Federal Broadband Deployment Needs to Coordinate With Local Governments
PITTSBURGH — Despite the strides made towards increasing broadband access for all Americans through federal deployment and subsidy programs, 30 million households in the U.S. are still not subscribed to broadband services even when they are available, said Ross Lieberman, senior vice president of government affairs at ACA Connects, Thursday.
Broadband infrastructure deployment goes “hand-in-hand” with tackling the broadband adoption issue, said Whitney Kimball Coe, director of national programs at the Center for Rural Strategies, during ACA Connects’ event entitled, “Building Successful Broadband Adoption Programs: Insights from the Field.”
The most common reason for nonsubscribers, Lieberman explained, was insufficient income. However, he said, even if the cost of “broadband is zero, other barriers remain, running from lack of connected devices to low digital literacy.”
A recent survey on why people were not adopting the school-sponsored, no-cost programs found most people pointed to an “information trust barrier,” said Hannah Hill, principal at Boston Consulting Group. Households did not know they were eligible, she explained, or had difficulties going through the application and technical installation process. Some also did not know whether to trust there would be no unexpected charges, and that “can be really scary when you’re already struggling to meet basic needs” like food and rent.
Nevertheless, addressing one side of the access and adoption problem will benefit the other, Kimball Coe said. An estimated 20 to 26 million Americans live in rural areas, “so addressing one piece of that will improve adoption on the other end of that.”
The issue comes down to understanding the needs of the local communities, said Jonathan Bullock, executive vice president of corporate development and government at Hotwire Communications.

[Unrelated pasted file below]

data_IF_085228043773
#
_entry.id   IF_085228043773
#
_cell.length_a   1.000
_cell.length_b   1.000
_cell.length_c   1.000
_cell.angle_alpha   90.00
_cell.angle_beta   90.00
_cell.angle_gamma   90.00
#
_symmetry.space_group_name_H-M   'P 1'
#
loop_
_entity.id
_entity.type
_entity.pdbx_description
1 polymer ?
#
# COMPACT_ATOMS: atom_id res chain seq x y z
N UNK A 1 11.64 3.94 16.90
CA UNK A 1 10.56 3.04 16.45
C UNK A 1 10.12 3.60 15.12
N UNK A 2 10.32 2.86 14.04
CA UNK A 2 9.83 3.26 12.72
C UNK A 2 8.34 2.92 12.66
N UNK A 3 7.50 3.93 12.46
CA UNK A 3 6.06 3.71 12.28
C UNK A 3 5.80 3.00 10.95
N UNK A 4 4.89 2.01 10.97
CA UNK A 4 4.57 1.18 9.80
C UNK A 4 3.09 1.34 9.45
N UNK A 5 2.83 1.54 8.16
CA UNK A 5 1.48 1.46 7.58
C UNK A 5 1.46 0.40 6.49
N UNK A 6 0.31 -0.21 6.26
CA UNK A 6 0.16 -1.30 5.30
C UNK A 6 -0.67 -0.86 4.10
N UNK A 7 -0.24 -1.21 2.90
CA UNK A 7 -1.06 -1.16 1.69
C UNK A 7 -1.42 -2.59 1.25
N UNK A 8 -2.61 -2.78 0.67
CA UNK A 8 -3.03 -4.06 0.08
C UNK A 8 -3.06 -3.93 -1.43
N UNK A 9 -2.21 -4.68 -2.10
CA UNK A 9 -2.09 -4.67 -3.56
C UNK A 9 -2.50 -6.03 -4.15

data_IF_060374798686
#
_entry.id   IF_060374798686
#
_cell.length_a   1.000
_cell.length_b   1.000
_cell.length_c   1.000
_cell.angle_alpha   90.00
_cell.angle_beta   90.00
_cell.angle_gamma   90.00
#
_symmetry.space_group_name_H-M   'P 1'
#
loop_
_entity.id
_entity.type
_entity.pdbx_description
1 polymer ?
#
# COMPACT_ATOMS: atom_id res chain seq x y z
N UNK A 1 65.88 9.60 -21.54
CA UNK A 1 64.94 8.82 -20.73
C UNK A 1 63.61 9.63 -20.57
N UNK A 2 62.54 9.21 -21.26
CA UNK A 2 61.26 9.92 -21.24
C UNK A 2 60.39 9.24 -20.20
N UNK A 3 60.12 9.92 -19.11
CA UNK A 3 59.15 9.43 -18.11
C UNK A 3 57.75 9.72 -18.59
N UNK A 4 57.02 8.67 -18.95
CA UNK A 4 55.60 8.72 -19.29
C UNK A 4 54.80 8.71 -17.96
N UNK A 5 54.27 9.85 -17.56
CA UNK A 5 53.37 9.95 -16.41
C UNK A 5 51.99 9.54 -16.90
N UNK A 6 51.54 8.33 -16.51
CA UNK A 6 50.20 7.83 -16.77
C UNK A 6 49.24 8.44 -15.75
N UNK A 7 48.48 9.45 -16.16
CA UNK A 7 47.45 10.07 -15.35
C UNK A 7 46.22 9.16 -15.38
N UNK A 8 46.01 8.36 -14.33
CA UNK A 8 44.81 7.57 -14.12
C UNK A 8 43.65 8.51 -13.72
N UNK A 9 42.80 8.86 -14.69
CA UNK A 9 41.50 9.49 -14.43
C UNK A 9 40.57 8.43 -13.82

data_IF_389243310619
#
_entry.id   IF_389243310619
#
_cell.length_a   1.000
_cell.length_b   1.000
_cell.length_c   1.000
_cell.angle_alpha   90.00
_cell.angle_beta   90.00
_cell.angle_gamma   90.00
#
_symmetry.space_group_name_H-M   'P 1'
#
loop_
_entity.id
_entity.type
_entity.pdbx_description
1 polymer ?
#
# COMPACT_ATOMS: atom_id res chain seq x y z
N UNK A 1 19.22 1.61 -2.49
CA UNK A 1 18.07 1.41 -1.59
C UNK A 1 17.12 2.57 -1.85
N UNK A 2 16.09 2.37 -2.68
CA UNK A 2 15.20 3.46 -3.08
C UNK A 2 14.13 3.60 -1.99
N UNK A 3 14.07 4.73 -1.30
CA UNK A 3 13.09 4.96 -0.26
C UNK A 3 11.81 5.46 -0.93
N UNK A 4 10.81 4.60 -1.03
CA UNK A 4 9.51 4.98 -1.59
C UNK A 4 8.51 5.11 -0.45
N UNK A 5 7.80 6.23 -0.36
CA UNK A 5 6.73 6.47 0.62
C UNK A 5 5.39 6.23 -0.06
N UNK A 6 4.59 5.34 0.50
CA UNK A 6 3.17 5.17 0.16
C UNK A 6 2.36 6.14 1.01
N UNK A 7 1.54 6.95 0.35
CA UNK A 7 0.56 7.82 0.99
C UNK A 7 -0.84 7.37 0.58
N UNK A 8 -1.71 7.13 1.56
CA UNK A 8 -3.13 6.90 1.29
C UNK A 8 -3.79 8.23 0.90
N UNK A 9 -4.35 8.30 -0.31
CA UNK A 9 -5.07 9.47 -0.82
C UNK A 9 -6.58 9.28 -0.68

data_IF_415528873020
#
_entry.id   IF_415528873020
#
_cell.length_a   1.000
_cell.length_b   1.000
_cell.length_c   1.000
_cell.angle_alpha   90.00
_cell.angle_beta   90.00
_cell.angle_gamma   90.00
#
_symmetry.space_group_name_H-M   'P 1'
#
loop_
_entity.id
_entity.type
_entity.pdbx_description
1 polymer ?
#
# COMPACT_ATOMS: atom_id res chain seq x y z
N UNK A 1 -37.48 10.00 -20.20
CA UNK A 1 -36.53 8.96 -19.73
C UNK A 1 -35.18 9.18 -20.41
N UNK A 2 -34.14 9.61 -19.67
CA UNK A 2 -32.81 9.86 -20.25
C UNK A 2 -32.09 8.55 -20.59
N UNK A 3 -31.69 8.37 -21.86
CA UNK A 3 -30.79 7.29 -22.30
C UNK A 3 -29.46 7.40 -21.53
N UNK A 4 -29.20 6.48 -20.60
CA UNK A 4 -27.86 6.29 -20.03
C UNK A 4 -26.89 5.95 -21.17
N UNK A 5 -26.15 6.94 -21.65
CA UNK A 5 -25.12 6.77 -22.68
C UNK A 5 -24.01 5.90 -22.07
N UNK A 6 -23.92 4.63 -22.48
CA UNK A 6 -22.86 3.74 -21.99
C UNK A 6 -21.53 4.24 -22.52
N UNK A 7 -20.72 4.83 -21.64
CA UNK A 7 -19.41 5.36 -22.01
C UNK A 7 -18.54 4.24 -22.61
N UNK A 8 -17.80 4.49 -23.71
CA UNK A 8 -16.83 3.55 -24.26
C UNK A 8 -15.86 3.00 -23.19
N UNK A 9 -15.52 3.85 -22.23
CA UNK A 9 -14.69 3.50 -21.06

In rural areas, the problem is a lack of infrastructure. Whereas on the urban side, Bullock said it’s a trust issue, so they began working with their “trusted community partners like housing authorities, charter schools, churches,” and the like. By partnering with the housing authority, for example, the tenants get ubiquitous Wi-Fi without even having to sign up. Through school partnerships, he added, subscribers talk to the school to sign up instead of calling the internet provider.
“We make the signup something of a benefit, folks are willing to do it,” said Bullock, saying these local partnerships allow providers to extend their subsidy programs.
“But again, that’s at a place where you have infrastructure…and you’re subsidizing an operating expense,” he said, which is low cost, but there isn’t a “private business model to build out to these areas.”
Having a local government step in to help subsidize the infrastructure allows the private business model to meet the municipalities’ goal of addressing their community digital equity and access issues, Bullock explained, which “are unique to local governments.”
That particular private-public model, he added, solves both the infrastructure and the adoption issue.
According to Yosef Getachew, media and democracy program director at Common Cause, the $65 billion in broadband infrastructure the current bipartisan infrastructure framework includes is poised to address the three pillars needed to create the desired results: broadband deployment, adoption and digital equity. The Digital Equity Act includes $2.75 billion for grants to states for digital equity, inclusion and literacy programs like digital literacy training and broadband devices.
But every state has its own laws and they don’t always coincide with each other nor federal objectives, as some “either support community networks or the expansion of infrastructure,” Kimball Coe said.
And so far, Getachew added, there has not been a “sole entity at the federal level” that can “play the role of a digital equity coordinator” by collecting the success stories across communities to establish a national “digital equity plan framework.”
“We have to put more energy, resources and effort into that coordination between the federal government and state and local [governments] to make sure that each community is getting its needs met,” she charged, as local ownership of the infrastructure will solve the access and adoptions issues.
Until the U.S. puts permanent broadband infrastructure in the ground or in the air by satellite, then the ongoing broadband investments will just keep building up future debt, Bullock warned.
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